The Downside of Promoting Your Event with Social Media
Why You Need to Ask Difficult Event Survey Questions

Do You Make These Social Media Mistakes with Your Event?

Thank_You_Economy Yesterday, I made a brief stop at my local Barnes & Noble to check out Gary Vaynerchuk’s book, “The Thank You Economy.” Gary is one of my favorite social media experts. I give him a ton of credit because his wisdom comes from experience, NOT just book smarts.

These days the Internet is full of “marketing experts” and “Internet gurus” who are great at regurgitating info, but when it REALLY matters - can’t deliver results. I digress . . .

During a quick scan of the “The Thank You Economy,” there was a series of bullet points that jumped out at me. The bullet points addressed mistakes that companies make with their social media efforts.

Here are Gary Vaynerchuk’s - "Biggest Mistakes Companies Make with Social Media":

•    Using tactics instead of strategy
•    Using it exclusively to put out fires
•    Using it to brag
•    Using it as a press release
•    Exclusively re-tweeting other people’s material rather than creating your own original content
•    Using it to push products
•    Expecting immediate results

Source: Vaynerchuk, Gary. The Thank You Economy, p. 288.

The mistakes listed above should be viewed from a “fundamentals” standpoint. Thus, it doesn’t matter if you are an event promoter or business owner. The fundamental stay the same.

Tactics versus Strategy
Gary’s first point on “tactics instead of strategy” is one of the single biggest mistakes event promoters commit. Too many event organizer and promoters think social media can be a quick fix to their event marketing problems. As with other forms of marketing, you shouldn’t use social media as a promotional tool just because, “everyone else is doing it.” Make sure you have a long term plan with specific and measurable goals.

Measure & Interact
Your Social media strategy should drive a combination of traffic, leads, and ticket sales through your event web site. Because it’s the web, almost every action a person takes can be tracked. (Just make sure you disclose tracking to users and have a good privacy policy in place.) If you aren’t using social media to drive traffic, leads, or sales, use it as a communication tool . . . Conduct surveys and get feedback on your event or ideas for your event. One of social media’s biggest strengths is the ability for participants to interact.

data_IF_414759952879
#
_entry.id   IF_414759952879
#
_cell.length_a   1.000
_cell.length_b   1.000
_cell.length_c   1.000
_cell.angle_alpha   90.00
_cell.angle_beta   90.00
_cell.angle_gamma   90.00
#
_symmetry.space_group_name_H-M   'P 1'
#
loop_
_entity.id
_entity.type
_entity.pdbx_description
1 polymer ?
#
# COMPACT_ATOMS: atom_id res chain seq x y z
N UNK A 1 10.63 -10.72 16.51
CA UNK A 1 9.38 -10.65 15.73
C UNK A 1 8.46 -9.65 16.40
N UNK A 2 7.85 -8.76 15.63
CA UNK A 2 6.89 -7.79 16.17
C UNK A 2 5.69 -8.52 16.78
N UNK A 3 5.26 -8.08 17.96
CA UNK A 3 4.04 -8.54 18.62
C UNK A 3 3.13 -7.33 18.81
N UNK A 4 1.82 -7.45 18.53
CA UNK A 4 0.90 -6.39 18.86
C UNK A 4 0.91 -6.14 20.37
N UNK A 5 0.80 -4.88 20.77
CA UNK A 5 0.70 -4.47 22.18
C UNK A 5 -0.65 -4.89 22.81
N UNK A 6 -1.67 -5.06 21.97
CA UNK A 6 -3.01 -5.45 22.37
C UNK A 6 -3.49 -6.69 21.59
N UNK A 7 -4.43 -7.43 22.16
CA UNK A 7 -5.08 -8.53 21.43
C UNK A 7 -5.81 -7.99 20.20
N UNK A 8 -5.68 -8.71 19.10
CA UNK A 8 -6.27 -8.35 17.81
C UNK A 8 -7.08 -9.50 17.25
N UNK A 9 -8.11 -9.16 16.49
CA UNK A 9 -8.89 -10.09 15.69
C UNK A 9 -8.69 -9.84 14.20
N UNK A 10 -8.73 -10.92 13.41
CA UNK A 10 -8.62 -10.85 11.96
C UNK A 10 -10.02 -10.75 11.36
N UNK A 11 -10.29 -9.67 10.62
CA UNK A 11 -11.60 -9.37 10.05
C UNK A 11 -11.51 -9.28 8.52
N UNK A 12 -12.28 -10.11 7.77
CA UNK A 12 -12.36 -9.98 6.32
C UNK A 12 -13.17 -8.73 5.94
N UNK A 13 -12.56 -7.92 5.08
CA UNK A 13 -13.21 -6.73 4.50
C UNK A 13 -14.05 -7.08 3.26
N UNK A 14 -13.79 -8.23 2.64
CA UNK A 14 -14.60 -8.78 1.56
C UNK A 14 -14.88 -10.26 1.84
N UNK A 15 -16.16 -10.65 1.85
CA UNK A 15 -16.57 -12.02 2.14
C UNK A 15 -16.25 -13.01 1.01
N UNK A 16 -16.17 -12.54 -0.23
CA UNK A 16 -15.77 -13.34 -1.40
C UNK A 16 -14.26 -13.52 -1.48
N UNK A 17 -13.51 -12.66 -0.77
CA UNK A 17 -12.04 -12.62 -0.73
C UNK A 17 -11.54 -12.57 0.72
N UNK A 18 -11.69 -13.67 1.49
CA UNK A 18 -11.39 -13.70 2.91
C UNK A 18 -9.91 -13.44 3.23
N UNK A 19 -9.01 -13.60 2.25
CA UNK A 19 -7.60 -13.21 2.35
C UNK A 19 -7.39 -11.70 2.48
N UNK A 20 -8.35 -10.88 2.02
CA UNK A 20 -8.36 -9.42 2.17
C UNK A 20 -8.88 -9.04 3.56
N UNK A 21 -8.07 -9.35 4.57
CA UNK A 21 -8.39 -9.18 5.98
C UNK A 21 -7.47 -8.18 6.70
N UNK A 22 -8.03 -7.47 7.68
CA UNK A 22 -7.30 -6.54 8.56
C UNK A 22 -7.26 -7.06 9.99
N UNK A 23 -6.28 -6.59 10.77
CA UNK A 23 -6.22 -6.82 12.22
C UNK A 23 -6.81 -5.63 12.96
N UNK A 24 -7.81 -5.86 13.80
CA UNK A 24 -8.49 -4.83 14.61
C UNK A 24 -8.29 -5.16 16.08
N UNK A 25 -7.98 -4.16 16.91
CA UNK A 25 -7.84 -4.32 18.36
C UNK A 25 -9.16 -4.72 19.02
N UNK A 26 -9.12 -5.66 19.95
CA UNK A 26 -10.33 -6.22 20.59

Be Very Transparent Regarding Your Event
On Gary’s point regarding bragging . . . It’s imperative that you be very transparent with event details. Don’t post information that isn’t accurate! Case and point – attendance numbers . . . Some event organizers grossly overinflated their attendance numbers. Those exaggerated numbers are then passed along to the public and media. With social media, your attendees can call you out and sometimes on your own Facebook or Twitter page. If you’re transparent with event information, you should have any problems.

As an event organizer or event promoter are you making any of the mistakes listed above? Take a look at each of Gary’s points objectively, it could make a huge difference in promoting your event with social media.

Here are additional articles on using social media to promote your event:

Comments

Roman Jakubowycz

Eugene,

Great summary and great points.

One more thing to remember.

Social Media can attract new customers and help sell.

But it's most valuable when keeping current customers or clients close to you.

Giving them every opportunity and reason not to wander off to someone else.

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